We have been invested in this part of the market via a few different funds, including those run by Brown Advisory, Schroders and BMO, but the largest of our holdings is in the Granahan US Focussed Growth fund. Quite apart from my long-standing support of the fund, its digitally focussed portfolio should suit the macro environment well. The manager Drew Beja looks for “desert island worthy” companies; those which could be left for ten years whilst you spend the intervening time on said island paradise. Looking out at the grey Gloucestershire sky, this is indeed a tempting prospect. His companies tend to be expensive when compared to the market, but with much higher growth rates, and he weights his performance expectations by likely outcome: good, bad or indifferent. Another key decision point on a prospective company is whether he would be happy for his daughter to work there. If the answer is no, he doesn’t invest.
Drew himself doesn’t believe in macro, or at least in any investor’s ability to consistently forecast markets, and I have some sympathy with his point of view. And that is the joy of crystal ball gazing; if we are right about the macro environment, Drew’s fund should do well. If not, then patience may be required, but I have faith that in time he will deliver excellent returns.
Investment Director at Tyndall Investment Management
The digital transformation of sectors ranging from transport to manufacturing and financial services will continue in the decade ahead. However, UK investors may be well served to pay particular attention to the below industries.
Smart mobility: By 2025, we expect the market for smart mobility to be about US$ 450bn, which is three to four times larger than today’s size. And by 2030, this could rise to about US$ 2tr. This growth will be driven by smart mobility’s role in helping to address climate change, as well as the regulatory environment, and technological and cost advances.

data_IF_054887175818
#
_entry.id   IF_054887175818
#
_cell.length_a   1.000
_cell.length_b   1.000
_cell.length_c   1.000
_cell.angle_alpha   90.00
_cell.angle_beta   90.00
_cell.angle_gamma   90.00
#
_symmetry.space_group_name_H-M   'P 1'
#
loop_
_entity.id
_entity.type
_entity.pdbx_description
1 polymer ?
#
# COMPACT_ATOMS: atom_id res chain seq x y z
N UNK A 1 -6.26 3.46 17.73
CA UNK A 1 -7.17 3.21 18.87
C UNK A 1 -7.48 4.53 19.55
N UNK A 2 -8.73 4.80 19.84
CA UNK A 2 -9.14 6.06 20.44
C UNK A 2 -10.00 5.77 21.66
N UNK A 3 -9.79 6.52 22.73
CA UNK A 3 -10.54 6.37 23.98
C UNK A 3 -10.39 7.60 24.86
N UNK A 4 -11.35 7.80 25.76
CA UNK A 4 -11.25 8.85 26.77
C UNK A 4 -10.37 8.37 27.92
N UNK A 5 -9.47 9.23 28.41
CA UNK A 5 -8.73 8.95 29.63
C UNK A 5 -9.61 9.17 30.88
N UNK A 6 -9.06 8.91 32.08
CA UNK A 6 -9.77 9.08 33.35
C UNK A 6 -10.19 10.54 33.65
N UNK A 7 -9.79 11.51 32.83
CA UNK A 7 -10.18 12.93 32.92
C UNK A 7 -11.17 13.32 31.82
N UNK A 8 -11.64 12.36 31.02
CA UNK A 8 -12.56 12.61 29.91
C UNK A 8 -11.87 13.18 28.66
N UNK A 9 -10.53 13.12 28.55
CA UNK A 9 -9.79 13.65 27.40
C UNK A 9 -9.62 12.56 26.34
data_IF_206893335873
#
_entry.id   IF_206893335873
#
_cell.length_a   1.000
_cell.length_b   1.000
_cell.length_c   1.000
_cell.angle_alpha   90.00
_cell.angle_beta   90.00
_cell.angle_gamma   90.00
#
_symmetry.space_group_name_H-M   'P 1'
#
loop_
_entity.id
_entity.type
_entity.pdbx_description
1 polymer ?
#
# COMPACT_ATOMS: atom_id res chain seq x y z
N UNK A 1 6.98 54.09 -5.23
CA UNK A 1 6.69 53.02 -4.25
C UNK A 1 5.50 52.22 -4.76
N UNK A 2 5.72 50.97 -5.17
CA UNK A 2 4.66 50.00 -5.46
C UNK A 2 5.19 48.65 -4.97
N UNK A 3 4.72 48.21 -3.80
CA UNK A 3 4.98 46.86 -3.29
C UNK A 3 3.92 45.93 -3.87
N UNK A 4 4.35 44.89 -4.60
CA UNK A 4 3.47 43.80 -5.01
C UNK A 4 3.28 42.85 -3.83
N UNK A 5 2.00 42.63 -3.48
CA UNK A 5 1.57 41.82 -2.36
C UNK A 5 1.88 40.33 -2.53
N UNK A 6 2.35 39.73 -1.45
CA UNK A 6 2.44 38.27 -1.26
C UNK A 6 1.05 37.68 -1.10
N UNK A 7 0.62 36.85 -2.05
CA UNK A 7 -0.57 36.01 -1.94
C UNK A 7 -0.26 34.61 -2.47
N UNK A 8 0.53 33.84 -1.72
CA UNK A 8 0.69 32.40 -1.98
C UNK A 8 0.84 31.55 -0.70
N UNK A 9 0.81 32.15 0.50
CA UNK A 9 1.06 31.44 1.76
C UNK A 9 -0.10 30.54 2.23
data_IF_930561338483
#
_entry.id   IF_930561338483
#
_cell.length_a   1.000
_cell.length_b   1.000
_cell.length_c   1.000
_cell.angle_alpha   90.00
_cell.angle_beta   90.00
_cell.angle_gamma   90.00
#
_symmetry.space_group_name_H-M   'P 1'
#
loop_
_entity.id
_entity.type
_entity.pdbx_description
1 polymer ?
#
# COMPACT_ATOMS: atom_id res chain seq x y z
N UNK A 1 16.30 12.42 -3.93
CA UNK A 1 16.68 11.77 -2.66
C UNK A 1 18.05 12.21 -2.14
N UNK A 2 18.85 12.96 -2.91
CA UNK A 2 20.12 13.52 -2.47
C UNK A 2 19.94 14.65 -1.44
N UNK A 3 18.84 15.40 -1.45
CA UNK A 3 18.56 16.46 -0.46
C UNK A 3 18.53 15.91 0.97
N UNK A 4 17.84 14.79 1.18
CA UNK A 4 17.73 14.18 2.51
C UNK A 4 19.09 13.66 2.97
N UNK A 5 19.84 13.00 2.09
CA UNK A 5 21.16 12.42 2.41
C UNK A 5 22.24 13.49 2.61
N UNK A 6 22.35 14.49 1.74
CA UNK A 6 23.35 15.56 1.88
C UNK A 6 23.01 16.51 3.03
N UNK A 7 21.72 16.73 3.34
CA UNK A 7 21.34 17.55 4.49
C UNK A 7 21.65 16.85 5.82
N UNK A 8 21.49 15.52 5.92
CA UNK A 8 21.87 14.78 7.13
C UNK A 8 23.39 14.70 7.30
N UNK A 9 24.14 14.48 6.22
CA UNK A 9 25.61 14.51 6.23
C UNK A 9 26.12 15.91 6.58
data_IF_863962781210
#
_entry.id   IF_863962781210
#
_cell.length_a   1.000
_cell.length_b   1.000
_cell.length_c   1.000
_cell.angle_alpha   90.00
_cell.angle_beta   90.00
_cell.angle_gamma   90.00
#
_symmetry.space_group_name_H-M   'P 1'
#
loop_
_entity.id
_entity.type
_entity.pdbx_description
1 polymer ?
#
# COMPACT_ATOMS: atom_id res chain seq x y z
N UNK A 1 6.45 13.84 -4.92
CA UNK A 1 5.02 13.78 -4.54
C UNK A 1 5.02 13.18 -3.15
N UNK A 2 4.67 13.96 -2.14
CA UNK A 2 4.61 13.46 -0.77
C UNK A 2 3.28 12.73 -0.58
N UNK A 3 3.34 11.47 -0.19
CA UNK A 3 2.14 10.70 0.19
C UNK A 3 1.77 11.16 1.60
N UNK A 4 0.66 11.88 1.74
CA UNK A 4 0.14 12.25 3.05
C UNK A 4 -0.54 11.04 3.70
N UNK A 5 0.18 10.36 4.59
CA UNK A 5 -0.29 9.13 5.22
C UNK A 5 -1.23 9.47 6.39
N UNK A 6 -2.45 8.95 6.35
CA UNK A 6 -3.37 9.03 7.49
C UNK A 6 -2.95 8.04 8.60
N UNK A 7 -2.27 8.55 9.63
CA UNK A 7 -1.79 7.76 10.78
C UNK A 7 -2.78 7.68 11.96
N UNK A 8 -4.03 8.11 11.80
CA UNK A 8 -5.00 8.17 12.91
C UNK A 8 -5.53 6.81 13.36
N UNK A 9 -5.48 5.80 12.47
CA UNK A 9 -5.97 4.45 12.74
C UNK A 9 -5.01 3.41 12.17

Automation and Robotics: We believe automation companies will be among the long-term winners in the aftermath of the pandemic. Demographic changes, rising labour costs, the drive for productivity gains, and rising digitalisation all will support this theme.
Given the cyclical nature of the theme, we expect it to offer opportunities for investors with shorter, more tactical horizons over the coming year.
By 2025, we expect the market for smart mobility to be about US$ 450bn, which is three to four times larger than today’s size. And by 2030, this could rise to about US$ 2tr
Digital assets: Digital assets have garnered significant media attention in recent years as Bitcoin and NFTs (Non-Fungible Tokens) have broken new price records. But if we think of the nascent distributed ledger (DLT) technology as an iceberg, the likes of Bitcoin and NFTs only represent the visible tip; we think many of the most interesting aspects lie under the surface.
As the FTSE 100 has a relatively low exposure to technology stocks, the above themes should be a key consideration of investors looking to benefit from sector growth over the coming years.
UK Chief Investment Officer at UBS Global Wealth Management
The investment strategy and financial planning explanations of this piece are for informational purposes only, may represent only one view, and are not intended in any way as financial or investment advice. Any comment on specific securities should not be interpreted as investment research or advice, solicitation or recommendations to buy or sell a particular security.
We always advise consultation with a professional before making any investment and financial planning decisions.
Always remember that investing involves risk and the value of investments may fall as well as rise. Past performance should not be seen as a guarantee of future returns.